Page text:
‘An intoxicated rock musician’: Jimmy Page’s 1995 in-flight smoking incident

An entrance to Portlant International Airport

The Federal Aviation Authority (FAA) was notified in 1995 about an incident in which Jimmy Page locked himself in a plane toilet to smoke a cigarette and was met at Portland International Airport by a police officer.

That’s according to the original police report for the incident which LedZepNews has obtained through a records request and published in full at the end of this article. It describes an officer from the Port of Portland Police Department meeting an “intoxicated rock musician” identified as Page who asked to be arrested.

The incident took place on Flight 2032 from San Francisco to Portland on May 23, 1995. Page had performed with Robert Plant in San Jose, California on May 20 and was travelling to their next show which was due to take place in Portland that evening.

According to articles published at the time in The New York Times and The Independent, during the flight Page locked himself in a toilet and began smoking which triggered an alarm. Once the plane landed at Portland International Airport at 5.29pm, police were called and Officer DK Sorensen drove to the jetway outside gate E-3 to meet the flight, according to the police report.

“I spoke with UAL Customer Service Supervisor Beverly Brubaker at 1735 hours,” Officer Sorensen’s report reads. “Brubaker and First Officer Van Landingham attempted to speak with Mr Page as he stepped off the plane. I stood by in a peace keeping capacity.”

“I observed the suspect to be visibly intoxicated and to irrationally argue the merits of the incident. I observed him to irrationally request to be arrested, even though UAL personell repeatedly attempted to calmly advise him that it was against the law for him to smoke on the plane. I heard him admit to smoking and to knowing that it was not permitted,” Officer Sorensen’s report continues.

“Due to him becoming increasingly agitated, I stepped forward and identified myself as a police officer. I informed him that it was against federal law to smoke on the plane and that it was necessary for me to report the incident to the FAA.”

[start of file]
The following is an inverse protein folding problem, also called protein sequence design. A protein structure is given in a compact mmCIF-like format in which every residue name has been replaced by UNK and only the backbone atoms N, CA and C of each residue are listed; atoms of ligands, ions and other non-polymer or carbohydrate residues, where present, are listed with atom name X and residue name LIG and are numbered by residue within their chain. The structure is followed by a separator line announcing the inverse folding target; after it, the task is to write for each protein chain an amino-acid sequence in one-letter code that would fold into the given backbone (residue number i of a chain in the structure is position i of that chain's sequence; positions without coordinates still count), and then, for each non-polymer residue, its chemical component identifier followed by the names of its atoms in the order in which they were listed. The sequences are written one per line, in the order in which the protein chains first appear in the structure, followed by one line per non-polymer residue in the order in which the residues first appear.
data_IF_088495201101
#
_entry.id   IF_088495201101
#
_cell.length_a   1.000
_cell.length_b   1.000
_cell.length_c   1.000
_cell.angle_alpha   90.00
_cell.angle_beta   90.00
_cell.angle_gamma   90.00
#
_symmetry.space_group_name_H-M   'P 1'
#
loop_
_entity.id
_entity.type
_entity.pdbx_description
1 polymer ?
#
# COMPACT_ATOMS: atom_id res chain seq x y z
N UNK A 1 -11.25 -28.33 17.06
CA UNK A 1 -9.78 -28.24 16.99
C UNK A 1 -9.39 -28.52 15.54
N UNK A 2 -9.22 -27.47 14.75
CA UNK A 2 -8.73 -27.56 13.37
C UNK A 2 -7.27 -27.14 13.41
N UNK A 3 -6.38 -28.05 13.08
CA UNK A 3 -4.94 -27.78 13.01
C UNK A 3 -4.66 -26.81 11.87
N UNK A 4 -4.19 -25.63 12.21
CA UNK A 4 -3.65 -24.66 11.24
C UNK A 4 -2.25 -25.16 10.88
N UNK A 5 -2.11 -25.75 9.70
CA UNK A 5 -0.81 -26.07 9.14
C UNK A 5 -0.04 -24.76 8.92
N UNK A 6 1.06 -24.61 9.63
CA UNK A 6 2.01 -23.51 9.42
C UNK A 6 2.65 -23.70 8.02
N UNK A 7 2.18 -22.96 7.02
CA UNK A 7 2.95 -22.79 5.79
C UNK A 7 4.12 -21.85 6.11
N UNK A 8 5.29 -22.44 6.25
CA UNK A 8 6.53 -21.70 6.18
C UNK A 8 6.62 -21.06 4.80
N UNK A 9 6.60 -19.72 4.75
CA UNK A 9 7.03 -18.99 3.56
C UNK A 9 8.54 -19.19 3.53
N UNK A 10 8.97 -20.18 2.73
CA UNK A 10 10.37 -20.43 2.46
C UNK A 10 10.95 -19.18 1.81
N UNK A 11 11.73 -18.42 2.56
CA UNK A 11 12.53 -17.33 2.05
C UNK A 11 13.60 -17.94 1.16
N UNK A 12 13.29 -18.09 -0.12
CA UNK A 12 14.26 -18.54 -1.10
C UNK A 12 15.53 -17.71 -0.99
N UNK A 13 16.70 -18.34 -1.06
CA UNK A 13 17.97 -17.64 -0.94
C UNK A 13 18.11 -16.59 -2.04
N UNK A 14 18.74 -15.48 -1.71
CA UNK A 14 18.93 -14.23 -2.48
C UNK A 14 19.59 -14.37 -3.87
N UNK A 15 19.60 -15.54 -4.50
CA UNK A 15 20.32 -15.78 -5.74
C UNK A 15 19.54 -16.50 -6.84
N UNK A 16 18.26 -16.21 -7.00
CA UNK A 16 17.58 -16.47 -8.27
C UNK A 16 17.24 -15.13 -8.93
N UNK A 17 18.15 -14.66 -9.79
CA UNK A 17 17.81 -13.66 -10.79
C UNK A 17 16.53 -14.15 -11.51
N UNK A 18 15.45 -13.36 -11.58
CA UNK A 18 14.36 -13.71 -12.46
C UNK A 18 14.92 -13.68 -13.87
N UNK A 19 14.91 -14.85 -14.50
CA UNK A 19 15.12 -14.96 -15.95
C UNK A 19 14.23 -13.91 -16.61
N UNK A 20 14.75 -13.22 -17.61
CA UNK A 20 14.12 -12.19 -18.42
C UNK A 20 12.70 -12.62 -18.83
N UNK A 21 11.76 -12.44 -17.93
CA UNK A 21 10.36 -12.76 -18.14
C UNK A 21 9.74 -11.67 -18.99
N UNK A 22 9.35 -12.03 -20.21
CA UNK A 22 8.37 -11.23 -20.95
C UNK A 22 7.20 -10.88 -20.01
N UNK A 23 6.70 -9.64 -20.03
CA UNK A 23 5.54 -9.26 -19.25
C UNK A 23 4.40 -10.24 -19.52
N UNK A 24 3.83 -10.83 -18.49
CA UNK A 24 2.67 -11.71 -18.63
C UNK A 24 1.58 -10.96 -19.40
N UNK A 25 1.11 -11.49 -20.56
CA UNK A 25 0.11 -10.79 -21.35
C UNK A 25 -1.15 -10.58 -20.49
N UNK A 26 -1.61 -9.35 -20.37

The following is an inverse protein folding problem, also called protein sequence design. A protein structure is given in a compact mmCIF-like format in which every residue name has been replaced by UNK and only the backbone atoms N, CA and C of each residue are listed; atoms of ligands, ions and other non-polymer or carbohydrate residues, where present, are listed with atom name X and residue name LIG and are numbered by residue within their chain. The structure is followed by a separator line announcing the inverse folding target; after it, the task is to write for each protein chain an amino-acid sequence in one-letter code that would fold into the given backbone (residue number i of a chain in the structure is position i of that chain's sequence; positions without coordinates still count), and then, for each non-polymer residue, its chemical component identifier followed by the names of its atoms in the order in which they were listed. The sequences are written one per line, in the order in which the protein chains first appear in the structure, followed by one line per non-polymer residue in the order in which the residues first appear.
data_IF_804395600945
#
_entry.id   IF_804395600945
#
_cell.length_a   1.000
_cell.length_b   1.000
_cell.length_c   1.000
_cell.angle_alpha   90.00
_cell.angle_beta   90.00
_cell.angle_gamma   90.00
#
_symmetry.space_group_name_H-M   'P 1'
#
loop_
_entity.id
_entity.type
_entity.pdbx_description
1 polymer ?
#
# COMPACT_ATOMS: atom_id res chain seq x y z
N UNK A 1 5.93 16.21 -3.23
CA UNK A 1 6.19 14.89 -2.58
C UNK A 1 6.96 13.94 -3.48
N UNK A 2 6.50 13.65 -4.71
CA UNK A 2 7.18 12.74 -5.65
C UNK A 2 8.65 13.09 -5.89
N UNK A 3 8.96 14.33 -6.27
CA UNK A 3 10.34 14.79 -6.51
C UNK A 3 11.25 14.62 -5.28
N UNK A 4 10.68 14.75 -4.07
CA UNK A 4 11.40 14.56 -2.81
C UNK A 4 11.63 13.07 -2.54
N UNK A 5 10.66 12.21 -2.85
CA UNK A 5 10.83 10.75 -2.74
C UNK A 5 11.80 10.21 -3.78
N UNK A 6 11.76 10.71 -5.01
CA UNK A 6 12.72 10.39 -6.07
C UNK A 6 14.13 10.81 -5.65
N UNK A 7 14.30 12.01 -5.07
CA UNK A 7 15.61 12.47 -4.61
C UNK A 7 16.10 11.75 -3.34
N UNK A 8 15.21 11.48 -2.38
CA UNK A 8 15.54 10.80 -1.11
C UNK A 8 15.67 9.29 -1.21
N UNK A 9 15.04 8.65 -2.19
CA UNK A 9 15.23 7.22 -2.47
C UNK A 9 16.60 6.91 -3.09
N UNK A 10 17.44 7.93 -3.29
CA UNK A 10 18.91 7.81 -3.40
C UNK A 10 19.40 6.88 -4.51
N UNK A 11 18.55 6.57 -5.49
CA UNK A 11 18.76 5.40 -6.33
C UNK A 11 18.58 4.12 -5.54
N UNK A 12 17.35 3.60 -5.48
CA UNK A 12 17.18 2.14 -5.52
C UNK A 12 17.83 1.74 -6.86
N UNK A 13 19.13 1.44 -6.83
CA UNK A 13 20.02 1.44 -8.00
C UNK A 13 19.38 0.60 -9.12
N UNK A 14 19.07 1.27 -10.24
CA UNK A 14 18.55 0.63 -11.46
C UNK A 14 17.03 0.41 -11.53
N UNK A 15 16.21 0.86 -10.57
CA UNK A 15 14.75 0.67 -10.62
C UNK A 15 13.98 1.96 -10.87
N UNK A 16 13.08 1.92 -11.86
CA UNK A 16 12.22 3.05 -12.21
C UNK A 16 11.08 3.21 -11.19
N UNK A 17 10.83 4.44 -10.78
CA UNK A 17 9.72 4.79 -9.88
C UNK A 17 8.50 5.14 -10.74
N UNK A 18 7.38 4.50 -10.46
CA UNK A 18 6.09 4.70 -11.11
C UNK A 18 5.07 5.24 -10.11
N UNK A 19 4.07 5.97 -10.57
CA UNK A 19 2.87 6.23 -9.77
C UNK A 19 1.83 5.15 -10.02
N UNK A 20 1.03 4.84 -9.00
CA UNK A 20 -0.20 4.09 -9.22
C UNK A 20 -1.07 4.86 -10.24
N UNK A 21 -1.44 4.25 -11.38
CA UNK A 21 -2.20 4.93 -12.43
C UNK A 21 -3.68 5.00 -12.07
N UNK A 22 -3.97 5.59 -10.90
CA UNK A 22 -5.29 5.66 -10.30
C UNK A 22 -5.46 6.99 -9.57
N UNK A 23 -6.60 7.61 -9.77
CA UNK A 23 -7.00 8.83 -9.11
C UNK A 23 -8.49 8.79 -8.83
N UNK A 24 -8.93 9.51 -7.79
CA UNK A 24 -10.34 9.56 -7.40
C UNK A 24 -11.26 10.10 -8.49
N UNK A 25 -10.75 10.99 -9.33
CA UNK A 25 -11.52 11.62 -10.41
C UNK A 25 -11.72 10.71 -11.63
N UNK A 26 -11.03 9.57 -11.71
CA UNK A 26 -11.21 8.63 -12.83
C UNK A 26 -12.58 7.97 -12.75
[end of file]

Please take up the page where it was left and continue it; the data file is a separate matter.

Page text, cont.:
“I asked to see his identification. He said it was in his checked luggage and he sent an assistant to fetch his [redacted]. Brubaker again reiterated to Mr Page that he was being officially warned and that if he committed the offense again aboard a United flight, more serious actions would be pursued,” the report continues.

“I informed Mr Page that I would accompany him for the purpose of positive identification via his [redacted]. I followed Mr Page and friends to near the D-E checkpoint where an assistant met us. I confirmed his identification via his [redacted].”

Officer Sorensen took statements from people at the scene. Page, he wrote, “said he was smoking on the plane and was aware that smoking was not alowed. He said he did not know how serious his smoking on the plane would be taken.”

Van Landingham, the first officer, “said the suspect’s behavior interferred with the flight crew.”

Finally, he also took a statement from Jeff Kuntz, who “whispered in my ear as he deplaned that he was a [redacted] and witnessed the behavior of Mr Page. He said Page’s behavior constituted disorderly conduct aboard the plane and that he felt the suspect was intoxicated in his professional opinion.”

The incident was resolved by 6pm, around half an hour after Officer Sorensen first attended the scene. The police report noted a recommendation that a copy should be sent to the FAA.

Officer Sorensen wrote a neat summary of the incident in the report: “An intoxicated rock musician was pointed out by UAL flight crew at jetway E-3 as the passengers deplaned. He was identified via his [redacted] and admitted to smoking on the plane.”

You can read the full original police report below:

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4 Comments on "‘An intoxicated rock musician’: Jimmy Page’s 1995 in-flight smoking incident"


    • JP isn’t being “bothered” unless he’s a subscriber. He can tell us how bothered he is if/when he sees this (or anything else).

      And IMO, it’s not a “big deal”, just a moment in history.

  2. “Officer Sorensen wrote a neat summary of the incident in the report”. 🤣🤣

  3. Roy JOHN Watson | 9th February 2024 at 5:38 pm | Reply

    the intoxicated musician i would say his best years were from 1967 to 1975 after that he lost the plot due to his addictions sad to say

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